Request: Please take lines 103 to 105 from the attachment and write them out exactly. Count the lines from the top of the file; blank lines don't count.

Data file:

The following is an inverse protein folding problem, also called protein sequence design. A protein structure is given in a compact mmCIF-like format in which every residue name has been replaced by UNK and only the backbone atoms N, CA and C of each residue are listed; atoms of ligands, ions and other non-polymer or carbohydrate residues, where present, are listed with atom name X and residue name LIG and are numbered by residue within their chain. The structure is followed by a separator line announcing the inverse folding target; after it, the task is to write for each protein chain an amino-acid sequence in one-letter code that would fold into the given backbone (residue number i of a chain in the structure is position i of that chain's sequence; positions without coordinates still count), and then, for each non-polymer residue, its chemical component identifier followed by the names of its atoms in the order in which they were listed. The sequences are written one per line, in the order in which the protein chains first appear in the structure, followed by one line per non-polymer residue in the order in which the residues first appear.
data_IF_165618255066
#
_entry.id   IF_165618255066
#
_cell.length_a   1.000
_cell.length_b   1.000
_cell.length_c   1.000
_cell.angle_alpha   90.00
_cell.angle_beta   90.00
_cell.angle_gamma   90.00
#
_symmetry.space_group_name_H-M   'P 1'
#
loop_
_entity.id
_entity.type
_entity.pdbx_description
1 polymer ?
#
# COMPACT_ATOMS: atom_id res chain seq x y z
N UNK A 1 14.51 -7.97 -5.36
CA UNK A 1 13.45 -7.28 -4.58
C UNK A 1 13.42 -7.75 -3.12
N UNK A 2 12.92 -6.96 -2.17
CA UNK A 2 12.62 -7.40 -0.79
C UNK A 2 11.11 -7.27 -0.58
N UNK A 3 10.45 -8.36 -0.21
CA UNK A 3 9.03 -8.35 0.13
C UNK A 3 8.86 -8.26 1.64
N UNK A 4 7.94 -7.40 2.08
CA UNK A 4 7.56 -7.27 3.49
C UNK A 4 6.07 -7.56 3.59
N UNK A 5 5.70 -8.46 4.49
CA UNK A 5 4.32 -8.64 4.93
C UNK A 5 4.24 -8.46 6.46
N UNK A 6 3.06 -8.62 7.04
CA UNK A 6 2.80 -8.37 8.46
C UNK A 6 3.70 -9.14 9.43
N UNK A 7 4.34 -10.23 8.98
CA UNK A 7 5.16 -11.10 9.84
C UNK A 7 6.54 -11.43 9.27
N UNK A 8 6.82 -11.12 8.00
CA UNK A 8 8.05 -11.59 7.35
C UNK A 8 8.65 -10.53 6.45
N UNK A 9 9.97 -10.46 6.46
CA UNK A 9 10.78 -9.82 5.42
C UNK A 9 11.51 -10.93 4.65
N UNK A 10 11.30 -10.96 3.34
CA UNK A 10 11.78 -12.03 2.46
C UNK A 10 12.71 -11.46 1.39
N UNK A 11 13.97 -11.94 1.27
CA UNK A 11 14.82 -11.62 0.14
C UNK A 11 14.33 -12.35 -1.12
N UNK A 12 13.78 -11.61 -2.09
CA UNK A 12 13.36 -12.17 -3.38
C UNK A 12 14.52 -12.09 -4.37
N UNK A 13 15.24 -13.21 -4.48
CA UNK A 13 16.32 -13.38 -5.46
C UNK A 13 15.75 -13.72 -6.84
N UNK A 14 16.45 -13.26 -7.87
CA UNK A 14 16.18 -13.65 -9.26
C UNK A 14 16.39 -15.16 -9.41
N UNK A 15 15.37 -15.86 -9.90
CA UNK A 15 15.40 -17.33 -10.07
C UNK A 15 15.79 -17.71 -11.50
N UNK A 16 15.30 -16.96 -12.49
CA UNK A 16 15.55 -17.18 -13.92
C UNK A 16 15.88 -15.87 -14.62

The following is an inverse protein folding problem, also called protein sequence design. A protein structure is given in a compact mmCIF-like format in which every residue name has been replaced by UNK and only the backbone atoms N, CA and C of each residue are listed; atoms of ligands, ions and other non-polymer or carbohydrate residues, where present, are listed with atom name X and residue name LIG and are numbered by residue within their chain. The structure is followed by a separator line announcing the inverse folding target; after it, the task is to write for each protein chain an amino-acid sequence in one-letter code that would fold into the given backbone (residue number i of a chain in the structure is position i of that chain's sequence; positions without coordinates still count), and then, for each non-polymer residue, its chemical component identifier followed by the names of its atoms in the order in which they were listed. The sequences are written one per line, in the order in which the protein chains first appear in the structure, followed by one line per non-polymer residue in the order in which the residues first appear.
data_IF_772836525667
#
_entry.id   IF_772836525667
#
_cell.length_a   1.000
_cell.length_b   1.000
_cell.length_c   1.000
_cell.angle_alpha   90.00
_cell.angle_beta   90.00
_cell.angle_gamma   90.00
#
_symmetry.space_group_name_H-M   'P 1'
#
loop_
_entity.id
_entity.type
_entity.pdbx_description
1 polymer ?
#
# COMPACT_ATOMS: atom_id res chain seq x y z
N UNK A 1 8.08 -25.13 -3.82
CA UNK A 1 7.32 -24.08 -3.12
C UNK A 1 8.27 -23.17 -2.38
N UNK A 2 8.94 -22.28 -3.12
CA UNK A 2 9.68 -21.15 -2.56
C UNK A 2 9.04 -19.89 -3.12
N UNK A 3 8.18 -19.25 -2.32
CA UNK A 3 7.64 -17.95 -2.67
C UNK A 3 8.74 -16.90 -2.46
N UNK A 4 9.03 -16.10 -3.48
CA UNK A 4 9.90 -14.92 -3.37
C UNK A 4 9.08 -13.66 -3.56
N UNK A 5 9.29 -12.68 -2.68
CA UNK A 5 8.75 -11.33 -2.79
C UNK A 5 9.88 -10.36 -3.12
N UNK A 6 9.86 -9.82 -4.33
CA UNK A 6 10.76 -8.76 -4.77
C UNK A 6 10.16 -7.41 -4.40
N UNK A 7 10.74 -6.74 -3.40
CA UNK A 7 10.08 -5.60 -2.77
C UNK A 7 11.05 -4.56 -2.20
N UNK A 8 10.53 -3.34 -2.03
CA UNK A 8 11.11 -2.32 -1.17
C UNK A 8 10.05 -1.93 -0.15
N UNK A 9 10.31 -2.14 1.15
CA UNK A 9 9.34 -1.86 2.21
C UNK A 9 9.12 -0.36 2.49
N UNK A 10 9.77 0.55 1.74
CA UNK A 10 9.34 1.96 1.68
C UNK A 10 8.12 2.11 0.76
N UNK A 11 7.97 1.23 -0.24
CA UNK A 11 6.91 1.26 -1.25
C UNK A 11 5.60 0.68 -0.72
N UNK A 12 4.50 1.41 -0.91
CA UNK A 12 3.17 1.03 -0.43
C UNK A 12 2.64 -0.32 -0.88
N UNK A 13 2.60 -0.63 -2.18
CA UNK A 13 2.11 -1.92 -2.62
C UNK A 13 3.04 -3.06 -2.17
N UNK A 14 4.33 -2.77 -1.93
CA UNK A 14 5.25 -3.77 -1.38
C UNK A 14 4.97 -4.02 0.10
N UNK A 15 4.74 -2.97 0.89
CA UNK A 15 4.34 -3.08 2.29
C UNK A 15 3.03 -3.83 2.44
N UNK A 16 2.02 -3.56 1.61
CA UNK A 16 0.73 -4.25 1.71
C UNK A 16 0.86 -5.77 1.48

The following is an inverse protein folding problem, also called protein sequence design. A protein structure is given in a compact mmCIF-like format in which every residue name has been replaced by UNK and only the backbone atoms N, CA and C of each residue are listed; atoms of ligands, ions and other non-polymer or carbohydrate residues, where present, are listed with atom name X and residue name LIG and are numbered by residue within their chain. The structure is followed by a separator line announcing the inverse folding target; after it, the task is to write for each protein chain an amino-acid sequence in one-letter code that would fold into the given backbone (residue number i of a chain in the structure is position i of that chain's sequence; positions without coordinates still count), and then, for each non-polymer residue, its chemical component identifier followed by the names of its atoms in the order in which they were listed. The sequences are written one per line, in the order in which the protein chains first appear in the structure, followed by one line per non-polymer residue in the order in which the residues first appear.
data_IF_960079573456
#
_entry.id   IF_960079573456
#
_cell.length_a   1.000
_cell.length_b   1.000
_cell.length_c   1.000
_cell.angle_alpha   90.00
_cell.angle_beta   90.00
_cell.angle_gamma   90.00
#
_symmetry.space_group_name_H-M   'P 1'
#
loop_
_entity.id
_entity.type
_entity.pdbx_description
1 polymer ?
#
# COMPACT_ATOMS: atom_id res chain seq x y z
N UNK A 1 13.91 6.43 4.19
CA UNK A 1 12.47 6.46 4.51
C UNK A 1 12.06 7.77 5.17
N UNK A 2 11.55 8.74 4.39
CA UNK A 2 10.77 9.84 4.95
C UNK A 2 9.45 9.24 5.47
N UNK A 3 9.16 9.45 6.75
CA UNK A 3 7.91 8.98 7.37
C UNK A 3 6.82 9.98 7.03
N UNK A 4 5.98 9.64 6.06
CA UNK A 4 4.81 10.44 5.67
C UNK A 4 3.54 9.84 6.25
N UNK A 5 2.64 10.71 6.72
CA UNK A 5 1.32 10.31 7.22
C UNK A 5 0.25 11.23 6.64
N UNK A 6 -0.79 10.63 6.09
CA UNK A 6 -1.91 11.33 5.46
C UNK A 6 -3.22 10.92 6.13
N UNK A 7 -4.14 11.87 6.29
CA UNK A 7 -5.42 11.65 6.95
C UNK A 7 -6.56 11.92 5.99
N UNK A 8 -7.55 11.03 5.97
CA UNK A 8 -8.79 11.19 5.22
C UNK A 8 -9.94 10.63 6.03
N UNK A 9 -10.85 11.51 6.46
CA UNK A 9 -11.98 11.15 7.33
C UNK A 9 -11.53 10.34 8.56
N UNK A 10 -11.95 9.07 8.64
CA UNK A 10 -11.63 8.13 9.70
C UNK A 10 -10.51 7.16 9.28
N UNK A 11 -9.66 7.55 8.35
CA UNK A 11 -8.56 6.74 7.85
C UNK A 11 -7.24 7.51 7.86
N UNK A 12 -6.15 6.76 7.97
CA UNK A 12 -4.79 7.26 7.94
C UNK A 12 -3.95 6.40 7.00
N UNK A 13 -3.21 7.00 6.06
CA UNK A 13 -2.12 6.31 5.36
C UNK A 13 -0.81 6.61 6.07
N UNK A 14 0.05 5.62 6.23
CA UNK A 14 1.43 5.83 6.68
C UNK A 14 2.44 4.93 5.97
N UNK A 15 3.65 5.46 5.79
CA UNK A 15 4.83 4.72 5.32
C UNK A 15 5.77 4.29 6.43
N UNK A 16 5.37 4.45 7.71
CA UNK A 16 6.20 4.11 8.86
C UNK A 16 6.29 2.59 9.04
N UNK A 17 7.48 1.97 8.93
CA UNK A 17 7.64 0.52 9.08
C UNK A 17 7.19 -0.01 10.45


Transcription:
N UNK A 5 9.29 -12.68 -2.68
CA UNK A 5 8.75 -11.33 -2.79
C UNK A 5 9.88 -10.36 -3.12